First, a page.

Wednesday, 10 October 2012

traditional food

Malays in Peninsula Malaysia originally come from all over South East Asian archipelago. Intermarriages among these ethnic groups result in a rich food culture. So, each tribe has their own spread of traditional food that is typical to their respective villages.

Once Malaysia was formed, the diversity of its Malay traditional food are recognized mainly by its geographical location, according to the states. On the west coast, the northern states are well known for their hot, spicy food. This is due to heavy influence of neighboring Thailand. The central part by its rich gravy and the southern states by their thick and sour spicy sauces. The east coast states on the other hand, is more associated with sweet, but rich fare with glutinous rice.

However, the true Malay traditional food, in my opinion, should be prepared using only local ingredients. The spices and herbs are grounded manually, the meals are cooked over ancient-styled oven or stove, stirred with traditional utensils, packed or served in tropical edible leaves, eaten using the hand, following Malay etiquette and table manners.

A myriad of kuih-muih (sweet and savory cakes)originally from the Malay people. The Nyonyas
also claim some of these and they are known as "Nyonya kuih" too. Even though they may look alike, there is a subtle difference in terms of colors, taste and also the kind of ingredients used.

Some of the more well known heavy fares are: lemang (glutinous rice cooked in bamboo pole), ketupat (glutinous rice cooked in pandanus, coconut or banana leaves) and nasi dagang (3 part rice to 1 part glutinous rice steamed with ginger, onion and fenugreek).

Breakfast items included pulut inti (steamed glutinous rice with sweet coconut topping), boiled tapioca served with grated coconut, nasi lemak (rice cooked in coconut milk) and various sweet and savory dainty Malay cakes (kuih-muih).

Fish crackers (keropok -- made with sago and fish, prawns or other seafood) are popular snacks.
There are several types of keropok, the more common ones are dried before frying but keropok lekor which originates from the East Coast were boiled before frying. This type of keropok does not have long shelf life (two days at the most).
However, the good news is, unfinished keropok lekor, after boiling, can be sliced thinly and turned into the normal dried keropok by drying the slices in the hot sun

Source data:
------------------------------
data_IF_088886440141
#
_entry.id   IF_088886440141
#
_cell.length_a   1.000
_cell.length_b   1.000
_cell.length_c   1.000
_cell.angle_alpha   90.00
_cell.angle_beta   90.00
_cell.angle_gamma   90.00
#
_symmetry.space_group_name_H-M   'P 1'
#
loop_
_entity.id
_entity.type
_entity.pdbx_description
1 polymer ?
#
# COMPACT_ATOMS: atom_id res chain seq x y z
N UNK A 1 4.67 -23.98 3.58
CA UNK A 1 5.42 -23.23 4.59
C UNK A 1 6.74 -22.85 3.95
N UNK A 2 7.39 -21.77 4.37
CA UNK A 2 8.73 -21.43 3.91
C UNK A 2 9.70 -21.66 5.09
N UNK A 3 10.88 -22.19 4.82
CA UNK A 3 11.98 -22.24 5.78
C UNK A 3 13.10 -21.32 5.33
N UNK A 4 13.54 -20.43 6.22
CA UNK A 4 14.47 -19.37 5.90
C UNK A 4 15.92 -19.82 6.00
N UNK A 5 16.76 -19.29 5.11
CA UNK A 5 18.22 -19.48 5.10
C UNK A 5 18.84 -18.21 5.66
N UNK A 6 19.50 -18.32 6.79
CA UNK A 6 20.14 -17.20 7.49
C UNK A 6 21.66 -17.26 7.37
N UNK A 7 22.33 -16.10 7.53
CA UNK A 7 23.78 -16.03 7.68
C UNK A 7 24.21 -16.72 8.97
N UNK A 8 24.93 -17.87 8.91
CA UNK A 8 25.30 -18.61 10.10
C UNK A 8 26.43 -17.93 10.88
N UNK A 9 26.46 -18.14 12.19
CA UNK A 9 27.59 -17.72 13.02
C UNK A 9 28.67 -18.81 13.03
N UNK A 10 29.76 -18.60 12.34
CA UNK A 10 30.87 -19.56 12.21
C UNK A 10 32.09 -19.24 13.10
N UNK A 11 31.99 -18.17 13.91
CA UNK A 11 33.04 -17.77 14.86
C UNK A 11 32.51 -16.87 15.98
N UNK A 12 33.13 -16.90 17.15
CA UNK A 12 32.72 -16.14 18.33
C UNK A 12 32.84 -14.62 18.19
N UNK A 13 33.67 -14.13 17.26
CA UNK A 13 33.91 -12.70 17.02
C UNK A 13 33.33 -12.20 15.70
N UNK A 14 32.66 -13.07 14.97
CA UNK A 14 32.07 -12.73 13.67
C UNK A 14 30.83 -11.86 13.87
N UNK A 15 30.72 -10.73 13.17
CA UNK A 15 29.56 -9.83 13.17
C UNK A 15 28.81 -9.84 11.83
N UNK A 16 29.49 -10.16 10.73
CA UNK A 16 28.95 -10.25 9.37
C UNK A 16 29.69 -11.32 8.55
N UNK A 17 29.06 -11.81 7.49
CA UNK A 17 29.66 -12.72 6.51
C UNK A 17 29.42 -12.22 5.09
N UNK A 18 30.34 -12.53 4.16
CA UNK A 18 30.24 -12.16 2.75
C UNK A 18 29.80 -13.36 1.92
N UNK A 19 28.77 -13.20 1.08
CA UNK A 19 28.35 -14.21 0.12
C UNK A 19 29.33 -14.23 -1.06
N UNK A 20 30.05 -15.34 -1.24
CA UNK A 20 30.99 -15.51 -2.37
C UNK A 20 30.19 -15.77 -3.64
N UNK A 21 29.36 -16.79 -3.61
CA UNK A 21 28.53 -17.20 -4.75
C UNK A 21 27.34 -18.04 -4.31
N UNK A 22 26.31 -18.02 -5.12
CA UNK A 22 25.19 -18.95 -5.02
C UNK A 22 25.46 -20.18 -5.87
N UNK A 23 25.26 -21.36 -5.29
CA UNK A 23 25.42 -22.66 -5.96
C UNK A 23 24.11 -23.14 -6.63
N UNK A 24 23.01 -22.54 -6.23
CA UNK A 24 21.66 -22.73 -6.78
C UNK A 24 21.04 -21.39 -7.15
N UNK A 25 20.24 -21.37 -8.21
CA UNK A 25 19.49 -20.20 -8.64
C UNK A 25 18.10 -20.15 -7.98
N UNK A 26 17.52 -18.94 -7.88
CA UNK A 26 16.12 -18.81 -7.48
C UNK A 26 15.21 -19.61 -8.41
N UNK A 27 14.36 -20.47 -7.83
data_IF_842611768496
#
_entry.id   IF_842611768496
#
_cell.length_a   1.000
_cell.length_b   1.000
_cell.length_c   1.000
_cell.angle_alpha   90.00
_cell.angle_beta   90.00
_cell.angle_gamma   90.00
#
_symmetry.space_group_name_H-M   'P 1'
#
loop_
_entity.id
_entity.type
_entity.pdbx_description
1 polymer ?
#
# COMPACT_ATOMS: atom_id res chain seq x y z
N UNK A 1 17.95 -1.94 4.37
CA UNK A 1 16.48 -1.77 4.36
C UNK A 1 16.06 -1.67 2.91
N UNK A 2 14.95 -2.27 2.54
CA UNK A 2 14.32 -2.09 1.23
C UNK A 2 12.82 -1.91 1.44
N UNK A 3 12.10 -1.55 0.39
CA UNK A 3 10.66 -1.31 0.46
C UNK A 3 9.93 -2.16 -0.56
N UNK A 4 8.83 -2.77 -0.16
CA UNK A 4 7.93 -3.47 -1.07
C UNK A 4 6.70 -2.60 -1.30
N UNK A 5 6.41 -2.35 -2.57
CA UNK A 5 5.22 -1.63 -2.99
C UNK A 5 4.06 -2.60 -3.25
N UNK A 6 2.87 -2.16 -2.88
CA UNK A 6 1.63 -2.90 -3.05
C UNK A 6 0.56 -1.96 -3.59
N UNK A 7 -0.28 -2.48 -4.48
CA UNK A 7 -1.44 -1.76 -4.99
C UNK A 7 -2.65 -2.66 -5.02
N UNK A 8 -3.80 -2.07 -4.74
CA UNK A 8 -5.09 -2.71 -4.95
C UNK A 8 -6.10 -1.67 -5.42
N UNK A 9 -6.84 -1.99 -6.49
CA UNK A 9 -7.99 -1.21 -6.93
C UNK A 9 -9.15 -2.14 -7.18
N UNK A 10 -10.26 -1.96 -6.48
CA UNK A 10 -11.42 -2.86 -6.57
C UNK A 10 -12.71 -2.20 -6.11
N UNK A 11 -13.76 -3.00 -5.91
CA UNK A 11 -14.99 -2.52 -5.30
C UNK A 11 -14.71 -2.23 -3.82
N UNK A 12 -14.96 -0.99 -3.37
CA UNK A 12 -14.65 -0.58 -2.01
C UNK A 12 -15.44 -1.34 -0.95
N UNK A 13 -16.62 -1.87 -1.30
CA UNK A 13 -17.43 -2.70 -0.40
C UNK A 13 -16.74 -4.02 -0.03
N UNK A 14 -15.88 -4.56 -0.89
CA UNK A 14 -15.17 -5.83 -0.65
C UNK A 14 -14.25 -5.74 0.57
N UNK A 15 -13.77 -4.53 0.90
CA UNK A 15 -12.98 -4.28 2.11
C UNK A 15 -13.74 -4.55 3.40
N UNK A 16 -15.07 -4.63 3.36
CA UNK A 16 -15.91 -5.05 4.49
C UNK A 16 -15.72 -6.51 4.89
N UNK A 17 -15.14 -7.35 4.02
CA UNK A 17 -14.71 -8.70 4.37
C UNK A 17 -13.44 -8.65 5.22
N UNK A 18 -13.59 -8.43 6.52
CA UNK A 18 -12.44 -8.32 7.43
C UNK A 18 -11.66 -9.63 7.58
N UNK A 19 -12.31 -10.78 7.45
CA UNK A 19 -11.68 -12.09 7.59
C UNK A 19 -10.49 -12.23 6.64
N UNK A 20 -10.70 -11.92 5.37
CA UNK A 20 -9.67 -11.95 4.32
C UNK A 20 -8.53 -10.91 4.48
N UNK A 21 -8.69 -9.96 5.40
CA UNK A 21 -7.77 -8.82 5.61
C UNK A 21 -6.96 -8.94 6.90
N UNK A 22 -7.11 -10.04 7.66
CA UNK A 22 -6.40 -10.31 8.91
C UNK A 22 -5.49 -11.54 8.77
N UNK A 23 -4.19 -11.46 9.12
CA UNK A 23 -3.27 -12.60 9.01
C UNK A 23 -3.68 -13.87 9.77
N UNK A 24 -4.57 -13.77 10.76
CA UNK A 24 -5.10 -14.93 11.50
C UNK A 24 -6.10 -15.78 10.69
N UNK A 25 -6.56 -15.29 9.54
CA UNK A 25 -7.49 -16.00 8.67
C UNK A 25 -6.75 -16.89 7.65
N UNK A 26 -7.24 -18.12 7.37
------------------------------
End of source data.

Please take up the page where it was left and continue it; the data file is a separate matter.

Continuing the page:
Since most of these tropical products do not last long once they mature or ripen, the ancient cooks created ways to preserve them by drying, fermenting, salting, smoking or turning them into flour and pickles.

And here we are, moaning whenever there is a power cut such that our freezer is not working! So, you see, Malay traditional food mainly use local produce that can grow easily and abundant in this land. Please bear in mind that wheat and its by-products were brought in by the western colonial powers so traditional Malay food does not have them. Therefore, leavened bread is not part of traditional food.

Instead, crepe-like delights like "lempeng" are made with bananas, molasses and garnished with coconut shaving. Tapioca are finely grated and used to make delicious sweet cakes which are baked in a tin over and under smoldering coconut husks. Ahh, what a wonderful smell emanating from those burning, smoky contraptions. I simply love Malay traditional food.

There is still so many traditional food that we did not discover in this Malaysia. Some of it i already share with you guys, and you may share with me if you have the information.

In this modern world, some of traditional Malay food are indeed dying or have already been abandoned. It is up to the Malays themselves to uphold the tradition. One of the ways is to keep on asking your grandparents about the kind of Malay traditional food they ate when they were young. Also, to observe the rituals performed in some ceremonies which are very closely related to traditional food preparation.

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